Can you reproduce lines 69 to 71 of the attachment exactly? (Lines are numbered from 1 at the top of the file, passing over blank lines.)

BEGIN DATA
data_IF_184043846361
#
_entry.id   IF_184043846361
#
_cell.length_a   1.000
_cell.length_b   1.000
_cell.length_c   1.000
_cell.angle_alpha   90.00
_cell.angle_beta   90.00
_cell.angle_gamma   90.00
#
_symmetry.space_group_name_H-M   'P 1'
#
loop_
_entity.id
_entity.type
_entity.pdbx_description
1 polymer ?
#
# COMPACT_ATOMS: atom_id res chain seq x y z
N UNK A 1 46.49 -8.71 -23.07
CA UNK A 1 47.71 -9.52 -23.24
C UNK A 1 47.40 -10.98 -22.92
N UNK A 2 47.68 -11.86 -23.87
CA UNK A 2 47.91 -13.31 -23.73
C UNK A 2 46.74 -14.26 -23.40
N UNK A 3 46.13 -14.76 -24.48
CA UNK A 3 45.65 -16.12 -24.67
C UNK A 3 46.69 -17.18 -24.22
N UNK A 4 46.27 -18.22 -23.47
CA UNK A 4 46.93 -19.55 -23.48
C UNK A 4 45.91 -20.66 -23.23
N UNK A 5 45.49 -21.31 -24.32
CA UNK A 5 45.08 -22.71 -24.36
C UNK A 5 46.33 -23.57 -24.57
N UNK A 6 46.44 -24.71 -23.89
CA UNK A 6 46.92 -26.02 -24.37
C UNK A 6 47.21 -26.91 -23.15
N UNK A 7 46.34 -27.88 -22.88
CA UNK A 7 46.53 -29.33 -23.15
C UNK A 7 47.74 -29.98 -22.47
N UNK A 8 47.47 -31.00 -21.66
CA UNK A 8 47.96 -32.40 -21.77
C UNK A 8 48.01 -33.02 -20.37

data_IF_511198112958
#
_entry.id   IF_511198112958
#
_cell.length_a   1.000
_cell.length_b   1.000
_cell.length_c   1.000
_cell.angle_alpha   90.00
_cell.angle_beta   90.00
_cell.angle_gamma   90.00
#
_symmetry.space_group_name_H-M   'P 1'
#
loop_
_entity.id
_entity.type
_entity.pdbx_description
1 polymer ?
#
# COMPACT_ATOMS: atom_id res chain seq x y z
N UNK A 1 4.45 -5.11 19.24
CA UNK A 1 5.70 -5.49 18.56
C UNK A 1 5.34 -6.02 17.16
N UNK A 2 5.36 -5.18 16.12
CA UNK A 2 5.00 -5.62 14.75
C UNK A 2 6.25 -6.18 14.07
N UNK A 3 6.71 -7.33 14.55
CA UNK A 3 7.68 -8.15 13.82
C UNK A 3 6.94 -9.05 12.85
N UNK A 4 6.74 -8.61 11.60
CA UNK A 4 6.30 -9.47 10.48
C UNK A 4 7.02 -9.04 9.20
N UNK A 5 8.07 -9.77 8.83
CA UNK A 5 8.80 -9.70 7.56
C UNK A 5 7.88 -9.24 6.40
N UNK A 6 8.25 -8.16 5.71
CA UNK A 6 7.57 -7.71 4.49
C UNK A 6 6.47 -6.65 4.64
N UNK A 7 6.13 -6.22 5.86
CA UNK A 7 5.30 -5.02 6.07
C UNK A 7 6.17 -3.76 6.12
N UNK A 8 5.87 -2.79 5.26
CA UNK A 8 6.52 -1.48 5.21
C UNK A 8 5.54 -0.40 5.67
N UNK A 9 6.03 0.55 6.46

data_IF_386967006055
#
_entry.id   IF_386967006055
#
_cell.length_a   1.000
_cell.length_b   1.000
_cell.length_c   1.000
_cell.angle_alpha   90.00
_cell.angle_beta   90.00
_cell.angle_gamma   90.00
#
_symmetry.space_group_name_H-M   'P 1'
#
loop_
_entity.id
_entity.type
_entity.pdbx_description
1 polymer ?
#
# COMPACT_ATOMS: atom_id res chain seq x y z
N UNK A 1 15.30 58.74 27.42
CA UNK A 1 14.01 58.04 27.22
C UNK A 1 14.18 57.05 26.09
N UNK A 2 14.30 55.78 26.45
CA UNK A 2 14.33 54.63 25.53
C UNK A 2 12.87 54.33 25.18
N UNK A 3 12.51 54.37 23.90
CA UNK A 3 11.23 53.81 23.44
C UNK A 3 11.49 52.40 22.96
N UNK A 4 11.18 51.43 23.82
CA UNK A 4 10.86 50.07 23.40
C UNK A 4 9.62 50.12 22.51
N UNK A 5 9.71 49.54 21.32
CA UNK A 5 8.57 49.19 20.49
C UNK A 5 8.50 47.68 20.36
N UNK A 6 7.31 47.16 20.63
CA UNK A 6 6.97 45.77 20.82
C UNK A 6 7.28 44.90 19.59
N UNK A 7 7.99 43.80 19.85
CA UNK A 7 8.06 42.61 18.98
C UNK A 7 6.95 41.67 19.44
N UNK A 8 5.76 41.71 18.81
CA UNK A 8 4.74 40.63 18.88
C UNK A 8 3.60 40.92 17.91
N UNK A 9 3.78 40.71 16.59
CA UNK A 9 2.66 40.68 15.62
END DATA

CA UNK A 2 5.00 -5.62 14.75
C UNK A 2 6.25 -6.18 14.07
N UNK A 3 6.71 -7.33 14.55